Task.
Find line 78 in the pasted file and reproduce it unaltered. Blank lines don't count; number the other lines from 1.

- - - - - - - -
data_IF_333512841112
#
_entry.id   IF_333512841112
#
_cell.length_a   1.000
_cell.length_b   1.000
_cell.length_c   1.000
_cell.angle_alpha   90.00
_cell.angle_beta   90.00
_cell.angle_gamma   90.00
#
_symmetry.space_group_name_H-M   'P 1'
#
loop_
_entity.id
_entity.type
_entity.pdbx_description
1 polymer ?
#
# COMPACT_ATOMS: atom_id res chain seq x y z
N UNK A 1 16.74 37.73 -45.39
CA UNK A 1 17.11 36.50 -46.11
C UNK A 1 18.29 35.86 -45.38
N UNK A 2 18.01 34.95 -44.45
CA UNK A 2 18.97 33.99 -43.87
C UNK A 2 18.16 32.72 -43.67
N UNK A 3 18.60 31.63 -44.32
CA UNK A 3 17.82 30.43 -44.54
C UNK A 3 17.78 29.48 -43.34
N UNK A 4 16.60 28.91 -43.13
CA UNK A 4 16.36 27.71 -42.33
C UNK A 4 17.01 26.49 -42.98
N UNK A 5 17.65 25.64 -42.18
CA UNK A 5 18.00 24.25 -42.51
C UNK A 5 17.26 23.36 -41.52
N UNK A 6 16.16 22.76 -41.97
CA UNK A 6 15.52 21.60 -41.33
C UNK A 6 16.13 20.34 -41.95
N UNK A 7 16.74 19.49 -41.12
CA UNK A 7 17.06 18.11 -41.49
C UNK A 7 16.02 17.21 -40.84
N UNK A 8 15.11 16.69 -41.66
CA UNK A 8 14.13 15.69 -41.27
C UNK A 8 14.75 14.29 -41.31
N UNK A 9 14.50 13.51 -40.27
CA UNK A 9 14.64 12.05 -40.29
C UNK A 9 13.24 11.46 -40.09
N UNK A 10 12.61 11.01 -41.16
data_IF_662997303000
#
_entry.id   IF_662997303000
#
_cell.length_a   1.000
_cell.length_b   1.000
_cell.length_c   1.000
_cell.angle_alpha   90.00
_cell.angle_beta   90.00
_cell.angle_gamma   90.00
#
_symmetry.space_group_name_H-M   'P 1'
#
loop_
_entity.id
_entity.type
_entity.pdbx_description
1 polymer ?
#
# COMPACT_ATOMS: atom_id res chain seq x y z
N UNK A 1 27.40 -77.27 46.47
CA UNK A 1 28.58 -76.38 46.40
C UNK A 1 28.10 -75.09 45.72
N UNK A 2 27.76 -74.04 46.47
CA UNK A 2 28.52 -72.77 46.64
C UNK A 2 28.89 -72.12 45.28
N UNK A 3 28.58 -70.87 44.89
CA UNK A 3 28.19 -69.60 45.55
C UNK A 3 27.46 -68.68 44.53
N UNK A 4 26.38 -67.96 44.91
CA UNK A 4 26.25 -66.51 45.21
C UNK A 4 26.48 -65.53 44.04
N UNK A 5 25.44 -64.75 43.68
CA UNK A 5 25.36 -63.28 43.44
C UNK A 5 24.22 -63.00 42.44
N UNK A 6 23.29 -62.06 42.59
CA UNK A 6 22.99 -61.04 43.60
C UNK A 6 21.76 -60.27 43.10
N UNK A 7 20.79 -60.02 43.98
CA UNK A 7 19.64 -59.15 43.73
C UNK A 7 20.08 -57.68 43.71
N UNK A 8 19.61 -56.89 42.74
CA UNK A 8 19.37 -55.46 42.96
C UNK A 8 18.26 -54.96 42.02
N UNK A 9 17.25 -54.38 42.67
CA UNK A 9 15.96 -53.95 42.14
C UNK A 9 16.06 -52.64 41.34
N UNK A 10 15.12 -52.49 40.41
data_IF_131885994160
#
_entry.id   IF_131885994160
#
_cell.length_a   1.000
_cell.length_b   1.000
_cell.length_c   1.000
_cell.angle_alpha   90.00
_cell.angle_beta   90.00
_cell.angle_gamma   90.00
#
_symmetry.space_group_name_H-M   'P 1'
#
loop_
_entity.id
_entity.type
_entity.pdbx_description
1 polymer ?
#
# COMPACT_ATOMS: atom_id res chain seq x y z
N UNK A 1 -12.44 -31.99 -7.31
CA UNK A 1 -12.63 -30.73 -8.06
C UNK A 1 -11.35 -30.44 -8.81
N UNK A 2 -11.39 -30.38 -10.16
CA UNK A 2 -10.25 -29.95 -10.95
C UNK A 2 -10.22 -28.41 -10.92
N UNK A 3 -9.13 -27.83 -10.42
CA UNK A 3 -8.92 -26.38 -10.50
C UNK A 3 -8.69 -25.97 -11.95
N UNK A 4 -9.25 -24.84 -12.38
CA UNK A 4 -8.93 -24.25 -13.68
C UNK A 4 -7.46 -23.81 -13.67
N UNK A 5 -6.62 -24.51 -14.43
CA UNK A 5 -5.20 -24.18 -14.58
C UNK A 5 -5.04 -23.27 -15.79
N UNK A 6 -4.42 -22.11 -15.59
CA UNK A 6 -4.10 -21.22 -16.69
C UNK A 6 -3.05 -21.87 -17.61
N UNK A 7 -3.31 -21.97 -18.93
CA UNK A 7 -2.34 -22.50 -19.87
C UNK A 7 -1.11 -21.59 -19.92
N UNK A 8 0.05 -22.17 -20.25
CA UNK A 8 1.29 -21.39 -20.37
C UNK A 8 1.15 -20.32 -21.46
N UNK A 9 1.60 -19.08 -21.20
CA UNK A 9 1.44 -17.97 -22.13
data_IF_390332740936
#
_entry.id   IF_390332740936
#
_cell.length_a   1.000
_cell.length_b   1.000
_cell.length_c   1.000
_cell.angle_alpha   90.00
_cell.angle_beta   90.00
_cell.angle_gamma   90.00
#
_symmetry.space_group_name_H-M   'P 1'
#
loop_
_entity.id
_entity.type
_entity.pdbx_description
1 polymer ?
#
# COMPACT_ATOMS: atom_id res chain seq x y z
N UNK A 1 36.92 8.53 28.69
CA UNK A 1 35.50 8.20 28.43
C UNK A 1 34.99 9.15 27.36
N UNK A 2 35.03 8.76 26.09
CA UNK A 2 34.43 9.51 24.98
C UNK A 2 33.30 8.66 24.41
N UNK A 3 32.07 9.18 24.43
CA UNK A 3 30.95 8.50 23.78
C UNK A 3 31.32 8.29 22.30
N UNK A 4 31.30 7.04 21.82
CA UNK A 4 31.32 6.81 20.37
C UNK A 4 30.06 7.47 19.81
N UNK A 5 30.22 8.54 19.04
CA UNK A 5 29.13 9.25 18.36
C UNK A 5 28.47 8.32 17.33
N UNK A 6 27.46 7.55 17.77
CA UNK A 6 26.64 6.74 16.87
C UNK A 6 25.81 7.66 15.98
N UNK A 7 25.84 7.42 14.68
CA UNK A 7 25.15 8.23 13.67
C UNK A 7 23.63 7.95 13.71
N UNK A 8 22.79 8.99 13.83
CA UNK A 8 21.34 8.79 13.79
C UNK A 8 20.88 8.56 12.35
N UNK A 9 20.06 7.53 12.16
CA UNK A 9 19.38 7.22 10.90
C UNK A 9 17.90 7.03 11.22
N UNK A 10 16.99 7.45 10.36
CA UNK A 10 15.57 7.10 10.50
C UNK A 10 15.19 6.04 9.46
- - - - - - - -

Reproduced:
N UNK A 4 26.38 -67.96 44.91